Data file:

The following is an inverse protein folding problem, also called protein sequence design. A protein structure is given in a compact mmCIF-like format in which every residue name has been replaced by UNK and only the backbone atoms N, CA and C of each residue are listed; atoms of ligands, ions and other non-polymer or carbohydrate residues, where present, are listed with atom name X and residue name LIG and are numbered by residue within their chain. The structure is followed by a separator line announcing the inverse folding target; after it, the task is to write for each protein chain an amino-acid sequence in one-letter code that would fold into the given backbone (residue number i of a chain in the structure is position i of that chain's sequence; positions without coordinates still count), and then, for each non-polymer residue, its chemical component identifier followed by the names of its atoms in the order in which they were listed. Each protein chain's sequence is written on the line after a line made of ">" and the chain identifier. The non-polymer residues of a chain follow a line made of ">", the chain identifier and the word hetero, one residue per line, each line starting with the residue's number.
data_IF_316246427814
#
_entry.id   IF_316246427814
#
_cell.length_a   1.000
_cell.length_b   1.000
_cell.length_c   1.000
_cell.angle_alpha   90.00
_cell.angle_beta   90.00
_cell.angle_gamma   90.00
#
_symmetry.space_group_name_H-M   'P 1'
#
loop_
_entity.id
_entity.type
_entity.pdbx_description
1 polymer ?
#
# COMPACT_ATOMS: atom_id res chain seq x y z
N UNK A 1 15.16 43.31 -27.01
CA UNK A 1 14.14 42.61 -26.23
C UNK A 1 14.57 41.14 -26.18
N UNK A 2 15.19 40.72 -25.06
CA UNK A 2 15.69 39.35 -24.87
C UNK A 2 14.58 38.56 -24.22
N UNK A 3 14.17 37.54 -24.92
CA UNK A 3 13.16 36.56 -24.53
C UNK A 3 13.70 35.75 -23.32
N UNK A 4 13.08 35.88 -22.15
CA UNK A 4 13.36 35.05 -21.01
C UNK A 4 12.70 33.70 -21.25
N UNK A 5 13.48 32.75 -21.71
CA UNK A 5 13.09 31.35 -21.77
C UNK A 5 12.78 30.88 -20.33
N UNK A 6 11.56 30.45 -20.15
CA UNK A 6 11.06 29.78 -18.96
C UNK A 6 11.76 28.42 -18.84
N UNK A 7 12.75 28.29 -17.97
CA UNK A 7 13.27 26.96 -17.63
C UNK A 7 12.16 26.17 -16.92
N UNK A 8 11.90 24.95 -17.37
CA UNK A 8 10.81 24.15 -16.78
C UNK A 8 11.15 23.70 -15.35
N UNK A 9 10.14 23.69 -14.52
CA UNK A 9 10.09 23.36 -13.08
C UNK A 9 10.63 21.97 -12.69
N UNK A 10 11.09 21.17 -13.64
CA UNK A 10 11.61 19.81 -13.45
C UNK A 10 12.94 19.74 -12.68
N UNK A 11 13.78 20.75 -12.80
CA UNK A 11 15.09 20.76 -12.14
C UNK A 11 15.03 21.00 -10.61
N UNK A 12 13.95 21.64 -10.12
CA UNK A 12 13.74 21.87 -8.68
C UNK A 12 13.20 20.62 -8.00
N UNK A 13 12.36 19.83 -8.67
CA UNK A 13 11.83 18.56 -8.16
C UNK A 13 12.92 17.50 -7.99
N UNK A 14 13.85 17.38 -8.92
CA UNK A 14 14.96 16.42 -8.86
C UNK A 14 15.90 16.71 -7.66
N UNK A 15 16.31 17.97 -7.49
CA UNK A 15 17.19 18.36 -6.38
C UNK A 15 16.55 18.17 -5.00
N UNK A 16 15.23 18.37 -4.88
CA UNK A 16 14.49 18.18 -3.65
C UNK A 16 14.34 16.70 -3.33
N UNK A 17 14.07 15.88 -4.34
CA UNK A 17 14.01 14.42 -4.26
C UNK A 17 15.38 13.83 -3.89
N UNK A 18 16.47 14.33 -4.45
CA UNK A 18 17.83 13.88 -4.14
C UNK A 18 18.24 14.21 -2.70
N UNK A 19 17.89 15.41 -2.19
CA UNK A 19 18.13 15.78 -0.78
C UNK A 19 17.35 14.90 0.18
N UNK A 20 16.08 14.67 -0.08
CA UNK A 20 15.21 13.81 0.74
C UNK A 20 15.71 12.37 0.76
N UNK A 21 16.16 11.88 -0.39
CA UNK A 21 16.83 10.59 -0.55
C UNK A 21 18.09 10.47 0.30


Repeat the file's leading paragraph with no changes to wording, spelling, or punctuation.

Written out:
The following is an inverse protein folding problem, also called protein sequence design. A protein structure is given in a compact mmCIF-like format in which every residue name has been replaced by UNK and only the backbone atoms N, CA and C of each residue are listed; atoms of ligands, ions and other non-polymer or carbohydrate residues, where present, are listed with atom name X and residue name LIG and are numbered by residue within their chain. The structure is followed by a separator line announcing the inverse folding target; after it, the task is to write for each protein chain an amino-acid sequence in one-letter code that would fold into the given backbone (residue number i of a chain in the structure is position i of that chain's sequence; positions without coordinates still count), and then, for each non-polymer residue, its chemical component identifier followed by the names of its atoms in the order in which they were listed. Each protein chain's sequence is written on the line after a line made of ">" and the chain identifier. The non-polymer residues of a chain follow a line made of ">", the chain identifier and the word hetero, one residue per line, each line starting with the residue's number.